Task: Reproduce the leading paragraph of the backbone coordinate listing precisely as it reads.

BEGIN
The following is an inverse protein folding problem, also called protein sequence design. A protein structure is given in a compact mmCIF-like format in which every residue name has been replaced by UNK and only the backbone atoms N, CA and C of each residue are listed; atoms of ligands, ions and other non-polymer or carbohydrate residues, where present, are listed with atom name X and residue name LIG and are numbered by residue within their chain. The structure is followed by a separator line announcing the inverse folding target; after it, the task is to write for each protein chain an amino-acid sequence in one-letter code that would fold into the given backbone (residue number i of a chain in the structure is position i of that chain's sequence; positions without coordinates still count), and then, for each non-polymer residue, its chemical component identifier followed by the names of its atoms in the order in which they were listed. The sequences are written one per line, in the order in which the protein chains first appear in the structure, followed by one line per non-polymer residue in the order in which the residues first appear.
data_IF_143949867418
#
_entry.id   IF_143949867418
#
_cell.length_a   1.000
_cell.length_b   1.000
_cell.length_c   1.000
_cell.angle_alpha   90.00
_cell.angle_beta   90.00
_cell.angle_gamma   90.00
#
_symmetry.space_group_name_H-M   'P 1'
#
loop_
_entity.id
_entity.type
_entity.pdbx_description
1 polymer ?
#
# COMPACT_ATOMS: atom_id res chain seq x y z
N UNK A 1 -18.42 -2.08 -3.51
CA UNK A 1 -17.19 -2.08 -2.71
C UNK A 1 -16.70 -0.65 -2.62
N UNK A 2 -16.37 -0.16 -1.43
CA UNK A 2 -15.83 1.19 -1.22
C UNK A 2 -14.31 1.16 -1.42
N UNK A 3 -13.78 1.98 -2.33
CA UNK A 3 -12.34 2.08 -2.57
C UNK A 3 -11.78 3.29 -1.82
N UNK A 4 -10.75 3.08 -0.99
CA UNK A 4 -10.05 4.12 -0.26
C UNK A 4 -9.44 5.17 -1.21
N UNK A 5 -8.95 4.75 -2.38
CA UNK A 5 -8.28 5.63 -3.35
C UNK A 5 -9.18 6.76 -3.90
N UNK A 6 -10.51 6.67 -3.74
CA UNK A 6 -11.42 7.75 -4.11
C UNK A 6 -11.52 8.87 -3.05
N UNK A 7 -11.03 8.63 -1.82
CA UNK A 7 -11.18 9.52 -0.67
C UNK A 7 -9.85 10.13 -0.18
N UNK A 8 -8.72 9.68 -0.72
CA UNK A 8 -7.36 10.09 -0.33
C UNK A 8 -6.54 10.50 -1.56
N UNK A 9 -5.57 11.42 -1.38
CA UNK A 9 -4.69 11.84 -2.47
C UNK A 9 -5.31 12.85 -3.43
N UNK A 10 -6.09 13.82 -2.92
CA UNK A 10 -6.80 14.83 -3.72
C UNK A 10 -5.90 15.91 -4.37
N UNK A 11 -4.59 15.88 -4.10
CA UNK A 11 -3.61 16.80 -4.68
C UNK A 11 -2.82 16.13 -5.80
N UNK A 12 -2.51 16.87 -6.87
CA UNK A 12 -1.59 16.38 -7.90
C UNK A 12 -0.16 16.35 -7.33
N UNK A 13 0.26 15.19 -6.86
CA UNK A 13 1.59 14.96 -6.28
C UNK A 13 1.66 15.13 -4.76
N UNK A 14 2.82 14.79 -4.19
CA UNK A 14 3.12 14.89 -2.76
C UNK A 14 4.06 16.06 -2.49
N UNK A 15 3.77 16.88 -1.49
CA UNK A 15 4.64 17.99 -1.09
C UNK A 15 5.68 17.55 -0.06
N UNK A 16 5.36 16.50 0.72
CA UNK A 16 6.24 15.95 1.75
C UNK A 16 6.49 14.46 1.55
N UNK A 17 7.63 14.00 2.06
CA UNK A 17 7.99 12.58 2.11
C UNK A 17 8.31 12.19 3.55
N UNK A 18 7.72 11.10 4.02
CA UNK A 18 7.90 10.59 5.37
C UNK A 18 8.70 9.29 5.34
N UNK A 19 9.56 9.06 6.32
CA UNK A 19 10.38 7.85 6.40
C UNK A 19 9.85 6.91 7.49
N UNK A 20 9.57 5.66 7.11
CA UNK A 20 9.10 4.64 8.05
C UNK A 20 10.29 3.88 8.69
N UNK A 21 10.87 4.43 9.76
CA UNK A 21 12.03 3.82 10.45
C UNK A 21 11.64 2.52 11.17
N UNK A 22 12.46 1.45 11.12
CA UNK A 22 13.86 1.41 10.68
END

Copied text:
The following is an inverse protein folding problem, also called protein sequence design. A protein structure is given in a compact mmCIF-like format in which every residue name has been replaced by UNK and only the backbone atoms N, CA and C of each residue are listed; atoms of ligands, ions and other non-polymer or carbohydrate residues, where present, are listed with atom name X and residue name LIG and are numbered by residue within their chain. The structure is followed by a separator line announcing the inverse folding target; after it, the task is to write for each protein chain an amino-acid sequence in one-letter code that would fold into the given backbone (residue number i of a chain in the structure is position i of that chain's sequence; positions without coordinates still count), and then, for each non-polymer residue, its chemical component identifier followed by the names of its atoms in the order in which they were listed. The sequences are written one per line, in the order in which the protein chains first appear in the structure, followed by one line per non-polymer residue in the order in which the residues first appear.